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Downtown Austin Alliance targets homelessness

Tuesday, June 14, 2016 by Caleb Pritchard

The Downtown Austin Alliance has launched a new pilot program aimed at tackling the glaring problem of chronic homelessness in Central Austin.

The Homeless Outreach Street Team, or HOST program, hit the streets on June 1. Its small roster is made up of representatives from the DAA, the Austin Police Department, Austin-Travis County Emergency Medical Services and Austin Travis County Integral Care.

“It’s a new collaborative approach to proactively address the needs of people living on the streets downtown, to get them moved to a positive direction before they come into crisis,” Bill Brice of the DAA told the Austin Monitor on Friday.

Brice said that the team of two officers, one paramedic, two behavioral health specialists and one social service worker will work to divert homeless residents from jail or emergency rooms. He said the DAA has been developing the HOST program for several months and looked to Houston’s own Homeless Outreach Team, which was established in 2011, as the inspiration.

The effort’s geographic scope covers everything north of Lady Bird Lake, south of 29th Street, east of N. Lamar Boulevard and west of Interstate 35.

The launch of the HOST program comes in the same year that one prominent advocacy group found a disturbing increase in Austin’s homeless population. In its annual count, the Ending Community Homelessness Coalition found 2,197 people living on Austin streets or in shelters. That was up from 1,832 the year before. The finding also reversed three years of consecutive declines in Austin’s homeless population.

At a DAA-sponsored forum on safety in April — convened just days after the murder of a student on the University of Texas campus, allegedly by a homeless teenager — several residents and business owners spoke of relocating the Austin Resource Center for the Homeless from its downtown location at E. Seventh and Trinity streets.

On Friday, Brice said that idea would only be a cosmetic fix to a larger systemic problem.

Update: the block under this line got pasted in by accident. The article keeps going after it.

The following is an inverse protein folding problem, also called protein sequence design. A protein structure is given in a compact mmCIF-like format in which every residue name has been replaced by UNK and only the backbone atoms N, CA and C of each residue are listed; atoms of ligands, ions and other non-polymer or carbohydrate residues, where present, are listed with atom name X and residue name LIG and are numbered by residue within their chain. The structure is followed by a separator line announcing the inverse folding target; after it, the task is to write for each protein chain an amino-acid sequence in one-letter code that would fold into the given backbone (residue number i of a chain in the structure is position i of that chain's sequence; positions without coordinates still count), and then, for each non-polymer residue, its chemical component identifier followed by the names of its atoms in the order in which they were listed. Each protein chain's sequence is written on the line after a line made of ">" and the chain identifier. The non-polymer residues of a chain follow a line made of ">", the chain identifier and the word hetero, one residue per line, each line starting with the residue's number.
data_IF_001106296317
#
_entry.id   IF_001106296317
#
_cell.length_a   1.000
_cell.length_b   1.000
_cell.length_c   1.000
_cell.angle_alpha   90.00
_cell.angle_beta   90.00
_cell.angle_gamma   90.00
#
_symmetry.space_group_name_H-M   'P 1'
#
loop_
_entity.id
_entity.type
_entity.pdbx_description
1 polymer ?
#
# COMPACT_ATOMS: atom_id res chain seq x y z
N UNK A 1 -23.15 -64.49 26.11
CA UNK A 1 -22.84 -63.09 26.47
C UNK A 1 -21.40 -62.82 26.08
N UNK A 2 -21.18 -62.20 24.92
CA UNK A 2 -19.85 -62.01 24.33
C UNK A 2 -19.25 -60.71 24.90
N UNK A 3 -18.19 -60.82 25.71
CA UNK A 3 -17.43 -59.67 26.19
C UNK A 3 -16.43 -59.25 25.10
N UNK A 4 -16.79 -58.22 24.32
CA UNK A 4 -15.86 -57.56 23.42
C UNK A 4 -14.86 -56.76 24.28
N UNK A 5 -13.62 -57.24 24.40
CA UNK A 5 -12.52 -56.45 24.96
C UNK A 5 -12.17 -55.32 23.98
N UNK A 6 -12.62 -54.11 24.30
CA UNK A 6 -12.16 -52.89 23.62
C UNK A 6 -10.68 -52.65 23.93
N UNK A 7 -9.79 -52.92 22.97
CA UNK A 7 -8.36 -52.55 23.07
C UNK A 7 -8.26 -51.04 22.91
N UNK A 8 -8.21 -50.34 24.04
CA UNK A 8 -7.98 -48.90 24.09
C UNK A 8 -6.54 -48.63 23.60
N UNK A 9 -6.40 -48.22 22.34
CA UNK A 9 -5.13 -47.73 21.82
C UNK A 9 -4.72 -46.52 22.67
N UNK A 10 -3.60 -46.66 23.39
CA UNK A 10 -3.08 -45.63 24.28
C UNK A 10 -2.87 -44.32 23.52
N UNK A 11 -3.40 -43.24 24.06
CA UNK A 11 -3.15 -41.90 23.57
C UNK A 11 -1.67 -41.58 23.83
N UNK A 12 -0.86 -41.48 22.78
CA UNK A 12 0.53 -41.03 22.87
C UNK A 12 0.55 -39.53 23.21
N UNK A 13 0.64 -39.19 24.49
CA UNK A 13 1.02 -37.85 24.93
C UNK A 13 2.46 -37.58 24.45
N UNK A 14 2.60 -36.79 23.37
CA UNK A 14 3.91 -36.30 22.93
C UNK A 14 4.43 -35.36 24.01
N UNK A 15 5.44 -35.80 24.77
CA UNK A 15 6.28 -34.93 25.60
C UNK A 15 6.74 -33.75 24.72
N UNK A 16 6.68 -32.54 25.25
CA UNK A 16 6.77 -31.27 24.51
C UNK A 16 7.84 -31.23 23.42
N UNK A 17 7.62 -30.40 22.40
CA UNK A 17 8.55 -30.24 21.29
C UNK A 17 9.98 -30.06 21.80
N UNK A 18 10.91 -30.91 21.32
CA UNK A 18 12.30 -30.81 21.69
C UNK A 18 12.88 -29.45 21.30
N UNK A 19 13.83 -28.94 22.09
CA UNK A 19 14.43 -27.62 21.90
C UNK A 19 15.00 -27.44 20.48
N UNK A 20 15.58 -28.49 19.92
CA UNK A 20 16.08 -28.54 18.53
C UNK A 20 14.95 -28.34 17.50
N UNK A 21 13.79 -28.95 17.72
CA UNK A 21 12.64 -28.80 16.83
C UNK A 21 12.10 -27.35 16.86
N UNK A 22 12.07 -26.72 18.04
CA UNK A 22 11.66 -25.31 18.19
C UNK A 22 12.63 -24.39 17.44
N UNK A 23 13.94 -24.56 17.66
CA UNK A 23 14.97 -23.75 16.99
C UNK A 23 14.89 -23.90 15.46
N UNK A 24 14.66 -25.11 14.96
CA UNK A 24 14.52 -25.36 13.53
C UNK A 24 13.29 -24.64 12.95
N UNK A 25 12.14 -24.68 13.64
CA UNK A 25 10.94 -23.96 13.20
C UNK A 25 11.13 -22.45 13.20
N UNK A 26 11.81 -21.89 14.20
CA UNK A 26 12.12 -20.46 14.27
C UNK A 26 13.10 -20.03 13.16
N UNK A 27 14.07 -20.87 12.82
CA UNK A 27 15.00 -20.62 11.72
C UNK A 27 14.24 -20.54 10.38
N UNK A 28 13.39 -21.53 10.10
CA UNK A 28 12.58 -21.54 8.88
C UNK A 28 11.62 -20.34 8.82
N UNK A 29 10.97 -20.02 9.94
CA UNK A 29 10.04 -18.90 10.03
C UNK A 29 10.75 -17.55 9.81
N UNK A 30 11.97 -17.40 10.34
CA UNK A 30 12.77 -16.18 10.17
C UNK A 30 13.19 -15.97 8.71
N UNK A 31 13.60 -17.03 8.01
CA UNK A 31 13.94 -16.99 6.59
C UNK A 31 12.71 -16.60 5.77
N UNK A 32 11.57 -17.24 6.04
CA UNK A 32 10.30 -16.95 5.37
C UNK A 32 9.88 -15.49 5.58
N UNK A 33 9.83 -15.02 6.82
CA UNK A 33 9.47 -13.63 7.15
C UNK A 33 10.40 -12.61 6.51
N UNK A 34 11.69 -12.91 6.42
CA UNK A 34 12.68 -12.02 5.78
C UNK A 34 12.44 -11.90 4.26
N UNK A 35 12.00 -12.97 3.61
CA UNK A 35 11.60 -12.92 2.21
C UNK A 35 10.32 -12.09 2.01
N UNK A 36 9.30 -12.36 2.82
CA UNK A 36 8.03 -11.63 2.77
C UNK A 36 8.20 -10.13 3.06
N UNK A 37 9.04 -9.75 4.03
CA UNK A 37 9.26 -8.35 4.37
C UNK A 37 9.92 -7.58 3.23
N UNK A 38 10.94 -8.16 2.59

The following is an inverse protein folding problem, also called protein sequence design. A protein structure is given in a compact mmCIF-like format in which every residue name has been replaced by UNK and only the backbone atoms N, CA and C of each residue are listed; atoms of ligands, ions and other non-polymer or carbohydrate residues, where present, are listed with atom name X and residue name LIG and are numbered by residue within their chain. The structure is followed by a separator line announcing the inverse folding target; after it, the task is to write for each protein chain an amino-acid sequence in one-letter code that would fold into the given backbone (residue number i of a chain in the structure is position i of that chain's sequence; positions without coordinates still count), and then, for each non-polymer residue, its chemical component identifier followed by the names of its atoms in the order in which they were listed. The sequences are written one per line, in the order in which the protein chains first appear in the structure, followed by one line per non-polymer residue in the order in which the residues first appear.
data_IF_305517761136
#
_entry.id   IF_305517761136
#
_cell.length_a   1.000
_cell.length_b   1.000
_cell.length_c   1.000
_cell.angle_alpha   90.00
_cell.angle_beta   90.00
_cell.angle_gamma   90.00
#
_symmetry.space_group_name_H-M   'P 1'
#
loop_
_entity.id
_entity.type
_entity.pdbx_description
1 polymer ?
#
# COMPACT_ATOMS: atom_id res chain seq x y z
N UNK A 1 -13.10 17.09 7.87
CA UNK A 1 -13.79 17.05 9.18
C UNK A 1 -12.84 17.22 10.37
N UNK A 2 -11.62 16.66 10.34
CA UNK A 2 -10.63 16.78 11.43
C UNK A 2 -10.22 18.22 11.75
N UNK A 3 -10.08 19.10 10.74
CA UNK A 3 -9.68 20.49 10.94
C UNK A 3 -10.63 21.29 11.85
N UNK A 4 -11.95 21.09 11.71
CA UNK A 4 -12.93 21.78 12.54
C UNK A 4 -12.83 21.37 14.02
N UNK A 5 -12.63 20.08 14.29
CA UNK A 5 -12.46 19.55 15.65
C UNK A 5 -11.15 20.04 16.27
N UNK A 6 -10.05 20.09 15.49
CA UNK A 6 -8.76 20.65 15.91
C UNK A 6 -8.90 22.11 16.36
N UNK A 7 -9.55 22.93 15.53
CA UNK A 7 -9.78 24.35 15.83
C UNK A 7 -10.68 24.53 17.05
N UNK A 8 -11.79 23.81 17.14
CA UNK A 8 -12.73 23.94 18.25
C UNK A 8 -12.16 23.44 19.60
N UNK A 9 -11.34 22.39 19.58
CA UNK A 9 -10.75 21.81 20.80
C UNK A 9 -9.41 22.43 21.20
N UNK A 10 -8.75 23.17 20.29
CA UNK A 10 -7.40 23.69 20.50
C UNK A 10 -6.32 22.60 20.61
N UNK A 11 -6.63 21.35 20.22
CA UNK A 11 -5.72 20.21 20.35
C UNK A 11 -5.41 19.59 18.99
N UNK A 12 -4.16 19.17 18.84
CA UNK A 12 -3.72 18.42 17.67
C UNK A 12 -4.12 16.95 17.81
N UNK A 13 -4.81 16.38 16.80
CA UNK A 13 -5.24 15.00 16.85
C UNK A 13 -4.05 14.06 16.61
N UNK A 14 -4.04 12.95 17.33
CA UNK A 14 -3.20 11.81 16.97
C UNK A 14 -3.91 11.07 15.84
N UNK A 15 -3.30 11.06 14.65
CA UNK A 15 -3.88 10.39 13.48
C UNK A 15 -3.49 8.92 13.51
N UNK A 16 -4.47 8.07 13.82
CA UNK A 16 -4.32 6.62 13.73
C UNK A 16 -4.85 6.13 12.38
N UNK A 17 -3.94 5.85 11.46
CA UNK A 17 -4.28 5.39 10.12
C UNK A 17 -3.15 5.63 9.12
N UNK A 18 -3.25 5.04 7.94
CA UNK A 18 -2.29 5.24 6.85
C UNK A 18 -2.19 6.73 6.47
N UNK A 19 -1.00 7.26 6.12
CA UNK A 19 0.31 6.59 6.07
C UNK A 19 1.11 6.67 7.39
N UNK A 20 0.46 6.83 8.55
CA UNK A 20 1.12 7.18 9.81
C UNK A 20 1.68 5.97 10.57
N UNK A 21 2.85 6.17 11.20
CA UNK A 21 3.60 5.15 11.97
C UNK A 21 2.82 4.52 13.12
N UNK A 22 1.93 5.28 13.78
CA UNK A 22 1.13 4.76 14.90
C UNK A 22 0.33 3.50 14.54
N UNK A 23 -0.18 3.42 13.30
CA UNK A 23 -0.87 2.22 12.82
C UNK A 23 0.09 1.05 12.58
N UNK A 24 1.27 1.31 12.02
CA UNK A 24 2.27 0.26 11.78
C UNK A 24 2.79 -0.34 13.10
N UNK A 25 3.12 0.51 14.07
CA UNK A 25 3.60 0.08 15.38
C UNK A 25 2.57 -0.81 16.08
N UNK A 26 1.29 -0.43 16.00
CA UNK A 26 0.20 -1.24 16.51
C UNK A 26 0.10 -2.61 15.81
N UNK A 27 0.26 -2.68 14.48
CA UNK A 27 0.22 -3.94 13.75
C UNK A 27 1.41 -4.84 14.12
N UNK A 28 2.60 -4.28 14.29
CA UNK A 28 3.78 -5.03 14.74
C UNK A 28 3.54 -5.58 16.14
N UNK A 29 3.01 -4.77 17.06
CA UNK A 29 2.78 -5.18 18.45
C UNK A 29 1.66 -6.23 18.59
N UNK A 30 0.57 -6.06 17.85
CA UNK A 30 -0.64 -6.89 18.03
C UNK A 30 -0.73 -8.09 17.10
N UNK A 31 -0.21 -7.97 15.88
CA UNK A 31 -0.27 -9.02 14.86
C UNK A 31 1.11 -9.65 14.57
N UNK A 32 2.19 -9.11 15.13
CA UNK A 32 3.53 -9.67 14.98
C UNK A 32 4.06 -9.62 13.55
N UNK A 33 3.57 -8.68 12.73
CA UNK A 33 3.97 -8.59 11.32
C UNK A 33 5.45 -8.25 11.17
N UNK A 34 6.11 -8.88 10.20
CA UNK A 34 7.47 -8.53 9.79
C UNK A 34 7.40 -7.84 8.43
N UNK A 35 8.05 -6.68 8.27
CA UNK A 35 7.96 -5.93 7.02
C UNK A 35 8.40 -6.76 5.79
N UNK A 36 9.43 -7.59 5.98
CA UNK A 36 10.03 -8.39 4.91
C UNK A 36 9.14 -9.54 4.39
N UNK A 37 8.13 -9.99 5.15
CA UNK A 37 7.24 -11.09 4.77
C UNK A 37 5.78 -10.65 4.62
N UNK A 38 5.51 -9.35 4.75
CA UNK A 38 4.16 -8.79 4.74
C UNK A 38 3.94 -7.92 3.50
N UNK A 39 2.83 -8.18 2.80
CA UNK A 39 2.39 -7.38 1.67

“People that have behavioral health needs, people who may be homeless, they’re going to gravitate back to the urban center because that’s where the critical mass of people are and where they can obtain resources, drugs, money and other things,” he said. “So saying we’re just going to move them out of downtown, I don’t think that’s realistic. Moving them out of that condition is the answer.”

He added that the HOST program and its aim of proactive intervention will provide a key step toward addressing the larger issue. “We know homelessness isn’t something that can be solved by the police. You can’t arrest your way out of it. Housing is the answer to that, but there are a lot of steps between someone living on the street and getting housed,” said Brice.

He explained that 40 people have already received some form of medical intervention since the program launched at the beginning of the month. He added that the general push is for the pilot program, which he said is being funded with “existing resources,” to be formally adopted into the city budget this October.

To that end, the HOST program has at least one powerful ally. Brice said Mayor Pro Tem Kathie Tovo, whose District 9 includes the area targeted by the initiative, is a strong supporter. Tovo did not respond to a request for comment on Friday.

Photo by Dustin Ground made available through a Creative Commons license.

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